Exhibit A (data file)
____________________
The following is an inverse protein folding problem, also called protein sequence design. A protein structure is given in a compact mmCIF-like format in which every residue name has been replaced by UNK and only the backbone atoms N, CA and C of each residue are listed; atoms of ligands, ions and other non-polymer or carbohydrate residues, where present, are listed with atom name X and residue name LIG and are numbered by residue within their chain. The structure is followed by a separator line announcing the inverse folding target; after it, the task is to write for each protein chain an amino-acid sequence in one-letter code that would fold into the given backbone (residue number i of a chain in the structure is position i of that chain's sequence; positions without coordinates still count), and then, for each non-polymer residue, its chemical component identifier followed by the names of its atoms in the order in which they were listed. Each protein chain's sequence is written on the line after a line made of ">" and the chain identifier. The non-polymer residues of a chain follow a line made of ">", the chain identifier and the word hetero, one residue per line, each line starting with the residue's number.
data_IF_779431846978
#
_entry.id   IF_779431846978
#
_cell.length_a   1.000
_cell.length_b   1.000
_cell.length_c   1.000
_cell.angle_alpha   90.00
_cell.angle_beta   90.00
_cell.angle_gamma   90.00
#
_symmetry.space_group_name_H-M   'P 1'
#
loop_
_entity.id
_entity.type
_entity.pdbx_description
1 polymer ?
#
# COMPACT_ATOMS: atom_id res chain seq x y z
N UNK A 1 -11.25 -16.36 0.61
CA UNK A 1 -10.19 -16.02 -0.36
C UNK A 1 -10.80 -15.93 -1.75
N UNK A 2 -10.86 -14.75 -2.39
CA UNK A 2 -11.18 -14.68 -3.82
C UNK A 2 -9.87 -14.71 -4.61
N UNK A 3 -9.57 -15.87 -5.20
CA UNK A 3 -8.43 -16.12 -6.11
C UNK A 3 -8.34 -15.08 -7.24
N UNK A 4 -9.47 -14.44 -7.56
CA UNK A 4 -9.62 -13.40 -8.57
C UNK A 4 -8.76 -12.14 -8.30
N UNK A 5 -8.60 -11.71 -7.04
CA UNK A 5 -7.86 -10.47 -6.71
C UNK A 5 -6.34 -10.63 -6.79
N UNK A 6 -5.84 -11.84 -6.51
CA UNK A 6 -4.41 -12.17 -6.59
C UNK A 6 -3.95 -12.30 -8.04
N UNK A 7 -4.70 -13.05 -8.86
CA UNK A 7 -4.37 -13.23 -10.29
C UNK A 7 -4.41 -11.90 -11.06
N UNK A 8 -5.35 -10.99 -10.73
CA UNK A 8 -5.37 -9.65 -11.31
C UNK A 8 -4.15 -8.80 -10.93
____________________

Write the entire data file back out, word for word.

The following is an inverse protein folding problem, also called protein sequence design. A protein structure is given in a compact mmCIF-like format in which every residue name has been replaced by UNK and only the backbone atoms N, CA and C of each residue are listed; atoms of ligands, ions and other non-polymer or carbohydrate residues, where present, are listed with atom name X and residue name LIG and are numbered by residue within their chain. The structure is followed by a separator line announcing the inverse folding target; after it, the task is to write for each protein chain an amino-acid sequence in one-letter code that would fold into the given backbone (residue number i of a chain in the structure is position i of that chain's sequence; positions without coordinates still count), and then, for each non-polymer residue, its chemical component identifier followed by the names of its atoms in the order in which they were listed. Each protein chain's sequence is written on the line after a line made of ">" and the chain identifier. The non-polymer residues of a chain follow a line made of ">", the chain identifier and the word hetero, one residue per line, each line starting with the residue's number.
data_IF_779431846978
#
_entry.id   IF_779431846978
#
_cell.length_a   1.000
_cell.length_b   1.000
_cell.length_c   1.000
_cell.angle_alpha   90.00
_cell.angle_beta   90.00
_cell.angle_gamma   90.00
#
_symmetry.space_group_name_H-M   'P 1'
#
loop_
_entity.id
_entity.type
_entity.pdbx_description
1 polymer ?
#
# COMPACT_ATOMS: atom_id res chain seq x y z
N UNK A 1 -11.25 -16.36 0.61
CA UNK A 1 -10.19 -16.02 -0.36
C UNK A 1 -10.80 -15.93 -1.75
N UNK A 2 -10.86 -14.75 -2.39
CA UNK A 2 -11.18 -14.68 -3.82
C UNK A 2 -9.87 -14.71 -4.61
N UNK A 3 -9.57 -15.87 -5.20
CA UNK A 3 -8.43 -16.12 -6.11
C UNK A 3 -8.34 -15.08 -7.24
N UNK A 4 -9.47 -14.44 -7.56
CA UNK A 4 -9.62 -13.40 -8.57
C UNK A 4 -8.76 -12.14 -8.30
N UNK A 5 -8.60 -11.71 -7.04
CA UNK A 5 -7.86 -10.47 -6.71
C UNK A 5 -6.34 -10.63 -6.79
N UNK A 6 -5.84 -11.84 -6.51
CA UNK A 6 -4.41 -12.17 -6.59
C UNK A 6 -3.95 -12.30 -8.04
N UNK A 7 -4.70 -13.05 -8.86
CA UNK A 7 -4.37 -13.23 -10.29
C UNK A 7 -4.41 -11.90 -11.06
N UNK A 8 -5.35 -10.99 -10.73
CA UNK A 8 -5.37 -9.65 -11.31
C UNK A 8 -4.15 -8.80 -10.93